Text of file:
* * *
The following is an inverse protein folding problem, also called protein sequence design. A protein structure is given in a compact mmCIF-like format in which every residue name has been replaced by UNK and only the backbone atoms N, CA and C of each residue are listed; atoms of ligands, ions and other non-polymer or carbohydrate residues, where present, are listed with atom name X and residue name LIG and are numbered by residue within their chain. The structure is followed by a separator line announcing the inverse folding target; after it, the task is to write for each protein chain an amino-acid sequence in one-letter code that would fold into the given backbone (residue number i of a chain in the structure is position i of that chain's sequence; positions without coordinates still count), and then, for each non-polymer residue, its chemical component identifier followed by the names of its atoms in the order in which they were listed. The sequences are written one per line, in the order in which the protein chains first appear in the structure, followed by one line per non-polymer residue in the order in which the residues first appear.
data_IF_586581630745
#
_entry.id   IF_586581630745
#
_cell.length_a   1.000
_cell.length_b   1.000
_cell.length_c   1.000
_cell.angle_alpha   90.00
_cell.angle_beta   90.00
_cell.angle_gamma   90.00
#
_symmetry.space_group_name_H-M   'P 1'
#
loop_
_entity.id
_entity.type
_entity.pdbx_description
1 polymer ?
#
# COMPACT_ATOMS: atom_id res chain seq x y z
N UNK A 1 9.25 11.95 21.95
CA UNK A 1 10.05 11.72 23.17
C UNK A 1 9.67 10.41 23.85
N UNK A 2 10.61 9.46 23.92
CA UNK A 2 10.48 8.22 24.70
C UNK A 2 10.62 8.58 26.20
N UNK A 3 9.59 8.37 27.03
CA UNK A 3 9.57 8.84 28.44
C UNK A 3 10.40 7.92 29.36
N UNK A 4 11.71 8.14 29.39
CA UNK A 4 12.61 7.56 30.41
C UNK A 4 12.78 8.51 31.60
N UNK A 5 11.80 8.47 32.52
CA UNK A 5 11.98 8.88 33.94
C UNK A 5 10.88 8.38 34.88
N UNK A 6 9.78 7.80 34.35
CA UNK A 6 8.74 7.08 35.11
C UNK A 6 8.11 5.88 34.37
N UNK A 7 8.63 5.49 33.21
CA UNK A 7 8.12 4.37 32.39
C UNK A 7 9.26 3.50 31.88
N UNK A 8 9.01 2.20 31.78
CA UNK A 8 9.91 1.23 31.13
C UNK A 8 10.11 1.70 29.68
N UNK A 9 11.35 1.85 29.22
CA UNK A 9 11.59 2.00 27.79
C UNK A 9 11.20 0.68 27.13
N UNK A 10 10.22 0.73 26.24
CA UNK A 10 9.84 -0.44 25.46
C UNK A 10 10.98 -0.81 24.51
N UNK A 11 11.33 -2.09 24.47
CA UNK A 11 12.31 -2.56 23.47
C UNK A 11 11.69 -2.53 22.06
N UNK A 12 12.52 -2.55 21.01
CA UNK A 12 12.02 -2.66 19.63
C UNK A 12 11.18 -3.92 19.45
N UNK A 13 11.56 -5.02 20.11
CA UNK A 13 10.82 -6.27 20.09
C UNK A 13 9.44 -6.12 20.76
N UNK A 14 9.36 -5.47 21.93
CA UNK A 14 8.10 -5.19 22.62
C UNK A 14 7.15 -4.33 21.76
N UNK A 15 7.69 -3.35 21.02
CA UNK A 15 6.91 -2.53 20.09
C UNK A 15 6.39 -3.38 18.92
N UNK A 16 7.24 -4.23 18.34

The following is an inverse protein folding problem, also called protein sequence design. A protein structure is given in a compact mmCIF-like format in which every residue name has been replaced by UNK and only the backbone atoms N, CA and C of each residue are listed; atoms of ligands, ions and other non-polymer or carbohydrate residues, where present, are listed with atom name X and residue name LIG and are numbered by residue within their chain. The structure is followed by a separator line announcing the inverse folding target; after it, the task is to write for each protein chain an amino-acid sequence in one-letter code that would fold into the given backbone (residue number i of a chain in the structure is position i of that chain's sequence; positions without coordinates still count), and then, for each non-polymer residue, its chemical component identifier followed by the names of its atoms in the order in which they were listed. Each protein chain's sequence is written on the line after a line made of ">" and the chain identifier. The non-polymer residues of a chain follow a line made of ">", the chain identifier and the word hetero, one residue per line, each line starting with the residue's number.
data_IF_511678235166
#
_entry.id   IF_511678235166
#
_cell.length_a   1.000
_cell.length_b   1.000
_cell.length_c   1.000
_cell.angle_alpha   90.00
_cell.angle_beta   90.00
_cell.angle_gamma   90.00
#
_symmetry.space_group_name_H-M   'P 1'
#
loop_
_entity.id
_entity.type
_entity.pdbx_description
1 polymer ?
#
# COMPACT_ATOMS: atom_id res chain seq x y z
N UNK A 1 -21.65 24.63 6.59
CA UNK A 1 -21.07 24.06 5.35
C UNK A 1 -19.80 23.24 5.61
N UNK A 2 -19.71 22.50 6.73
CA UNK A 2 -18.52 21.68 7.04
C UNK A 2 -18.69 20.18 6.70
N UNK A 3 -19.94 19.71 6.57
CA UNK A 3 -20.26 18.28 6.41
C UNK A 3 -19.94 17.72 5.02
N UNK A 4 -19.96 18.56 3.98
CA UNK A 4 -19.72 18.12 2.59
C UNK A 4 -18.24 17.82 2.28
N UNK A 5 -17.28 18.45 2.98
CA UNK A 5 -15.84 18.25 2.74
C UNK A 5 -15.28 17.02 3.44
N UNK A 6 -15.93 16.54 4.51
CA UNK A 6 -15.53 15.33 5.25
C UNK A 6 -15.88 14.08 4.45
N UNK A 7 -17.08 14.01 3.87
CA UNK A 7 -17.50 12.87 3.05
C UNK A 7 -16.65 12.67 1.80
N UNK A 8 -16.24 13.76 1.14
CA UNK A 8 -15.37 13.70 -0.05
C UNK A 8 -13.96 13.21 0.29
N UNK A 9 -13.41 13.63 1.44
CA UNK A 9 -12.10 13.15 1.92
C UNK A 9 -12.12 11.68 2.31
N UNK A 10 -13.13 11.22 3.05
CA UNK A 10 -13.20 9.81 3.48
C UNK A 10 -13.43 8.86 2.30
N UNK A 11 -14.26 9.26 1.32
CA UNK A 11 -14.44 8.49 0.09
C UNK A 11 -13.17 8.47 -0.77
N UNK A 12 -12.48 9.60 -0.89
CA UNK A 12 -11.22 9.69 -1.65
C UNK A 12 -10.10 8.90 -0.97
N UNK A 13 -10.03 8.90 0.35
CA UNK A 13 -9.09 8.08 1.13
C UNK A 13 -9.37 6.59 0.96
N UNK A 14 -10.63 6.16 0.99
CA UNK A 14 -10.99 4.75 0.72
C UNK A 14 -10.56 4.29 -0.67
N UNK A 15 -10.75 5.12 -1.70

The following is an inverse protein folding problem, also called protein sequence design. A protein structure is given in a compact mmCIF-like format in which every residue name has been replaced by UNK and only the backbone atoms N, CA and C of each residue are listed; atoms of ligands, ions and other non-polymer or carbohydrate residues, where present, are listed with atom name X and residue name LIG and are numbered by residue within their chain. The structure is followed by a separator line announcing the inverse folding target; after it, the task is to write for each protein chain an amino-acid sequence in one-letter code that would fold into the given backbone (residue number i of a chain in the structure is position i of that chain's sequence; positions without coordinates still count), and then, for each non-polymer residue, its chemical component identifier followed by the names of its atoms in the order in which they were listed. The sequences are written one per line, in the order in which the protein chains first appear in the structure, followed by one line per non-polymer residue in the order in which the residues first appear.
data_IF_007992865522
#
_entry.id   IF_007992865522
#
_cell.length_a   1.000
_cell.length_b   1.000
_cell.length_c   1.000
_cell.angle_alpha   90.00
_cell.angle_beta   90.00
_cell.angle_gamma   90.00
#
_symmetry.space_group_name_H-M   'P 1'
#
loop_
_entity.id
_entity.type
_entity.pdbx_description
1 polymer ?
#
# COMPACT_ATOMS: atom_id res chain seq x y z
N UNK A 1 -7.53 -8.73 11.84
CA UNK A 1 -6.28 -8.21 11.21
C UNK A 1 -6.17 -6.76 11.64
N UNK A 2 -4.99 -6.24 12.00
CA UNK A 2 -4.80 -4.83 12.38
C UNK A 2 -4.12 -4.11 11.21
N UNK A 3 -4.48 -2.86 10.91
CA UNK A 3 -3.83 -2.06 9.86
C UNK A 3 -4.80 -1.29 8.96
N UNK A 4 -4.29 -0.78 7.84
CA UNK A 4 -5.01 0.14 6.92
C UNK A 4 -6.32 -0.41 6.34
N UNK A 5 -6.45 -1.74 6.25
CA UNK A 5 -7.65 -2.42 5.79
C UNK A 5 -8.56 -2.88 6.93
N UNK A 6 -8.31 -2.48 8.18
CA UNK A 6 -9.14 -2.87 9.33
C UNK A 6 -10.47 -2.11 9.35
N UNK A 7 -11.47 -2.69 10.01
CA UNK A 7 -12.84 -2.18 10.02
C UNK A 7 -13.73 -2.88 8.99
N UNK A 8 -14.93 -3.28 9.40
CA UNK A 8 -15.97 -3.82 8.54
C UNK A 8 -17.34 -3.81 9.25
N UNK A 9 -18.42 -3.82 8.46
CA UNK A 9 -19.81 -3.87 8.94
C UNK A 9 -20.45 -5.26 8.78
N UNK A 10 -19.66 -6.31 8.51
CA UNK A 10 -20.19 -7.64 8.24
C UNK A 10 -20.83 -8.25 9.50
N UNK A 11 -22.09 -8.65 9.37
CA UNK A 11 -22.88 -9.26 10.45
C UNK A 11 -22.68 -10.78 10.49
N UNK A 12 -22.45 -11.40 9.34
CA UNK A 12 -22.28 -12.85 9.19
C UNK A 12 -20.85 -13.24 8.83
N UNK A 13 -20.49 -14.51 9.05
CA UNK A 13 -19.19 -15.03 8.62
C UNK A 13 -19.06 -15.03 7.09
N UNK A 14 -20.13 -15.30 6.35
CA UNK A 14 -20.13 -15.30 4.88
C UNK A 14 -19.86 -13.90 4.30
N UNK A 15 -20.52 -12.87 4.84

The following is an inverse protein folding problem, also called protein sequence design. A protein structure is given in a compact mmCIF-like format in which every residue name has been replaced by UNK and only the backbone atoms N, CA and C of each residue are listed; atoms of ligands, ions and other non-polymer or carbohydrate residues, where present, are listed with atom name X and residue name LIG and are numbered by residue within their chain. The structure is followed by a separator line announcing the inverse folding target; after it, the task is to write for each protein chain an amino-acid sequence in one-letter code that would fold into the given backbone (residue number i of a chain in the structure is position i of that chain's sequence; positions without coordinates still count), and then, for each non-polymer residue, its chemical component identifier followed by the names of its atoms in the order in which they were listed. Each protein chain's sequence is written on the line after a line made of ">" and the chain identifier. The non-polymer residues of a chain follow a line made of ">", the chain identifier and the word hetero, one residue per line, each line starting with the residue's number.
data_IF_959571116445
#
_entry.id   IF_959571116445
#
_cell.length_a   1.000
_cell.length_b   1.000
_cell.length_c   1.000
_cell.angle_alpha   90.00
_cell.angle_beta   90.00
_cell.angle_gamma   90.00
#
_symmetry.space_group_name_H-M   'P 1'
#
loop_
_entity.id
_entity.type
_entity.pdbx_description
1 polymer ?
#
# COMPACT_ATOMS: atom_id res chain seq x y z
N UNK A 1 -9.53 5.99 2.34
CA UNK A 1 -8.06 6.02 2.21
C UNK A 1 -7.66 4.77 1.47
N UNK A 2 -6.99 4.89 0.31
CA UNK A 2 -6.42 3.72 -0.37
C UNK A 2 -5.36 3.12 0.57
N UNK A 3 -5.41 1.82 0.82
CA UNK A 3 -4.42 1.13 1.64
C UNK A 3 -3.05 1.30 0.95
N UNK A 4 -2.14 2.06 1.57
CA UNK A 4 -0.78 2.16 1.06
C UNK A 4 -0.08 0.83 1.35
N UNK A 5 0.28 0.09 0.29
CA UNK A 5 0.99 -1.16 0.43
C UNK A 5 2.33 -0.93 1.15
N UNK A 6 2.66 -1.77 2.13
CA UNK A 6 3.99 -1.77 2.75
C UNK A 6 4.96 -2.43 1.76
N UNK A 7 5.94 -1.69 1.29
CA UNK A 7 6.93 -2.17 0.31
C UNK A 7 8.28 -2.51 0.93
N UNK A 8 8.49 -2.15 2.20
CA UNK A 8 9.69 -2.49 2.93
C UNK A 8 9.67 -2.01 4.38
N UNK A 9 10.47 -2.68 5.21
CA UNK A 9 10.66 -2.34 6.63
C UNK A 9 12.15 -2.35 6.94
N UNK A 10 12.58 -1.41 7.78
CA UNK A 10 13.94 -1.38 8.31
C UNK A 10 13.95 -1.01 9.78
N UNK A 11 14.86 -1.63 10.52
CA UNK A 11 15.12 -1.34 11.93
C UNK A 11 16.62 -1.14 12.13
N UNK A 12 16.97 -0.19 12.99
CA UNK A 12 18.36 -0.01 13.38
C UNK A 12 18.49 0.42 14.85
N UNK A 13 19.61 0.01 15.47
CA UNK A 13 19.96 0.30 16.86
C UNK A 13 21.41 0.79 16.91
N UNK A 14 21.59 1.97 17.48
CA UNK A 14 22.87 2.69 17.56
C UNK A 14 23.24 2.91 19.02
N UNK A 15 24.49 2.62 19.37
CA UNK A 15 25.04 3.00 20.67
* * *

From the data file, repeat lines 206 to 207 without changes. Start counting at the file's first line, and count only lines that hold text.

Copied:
_cell.angle_gamma   90.00
#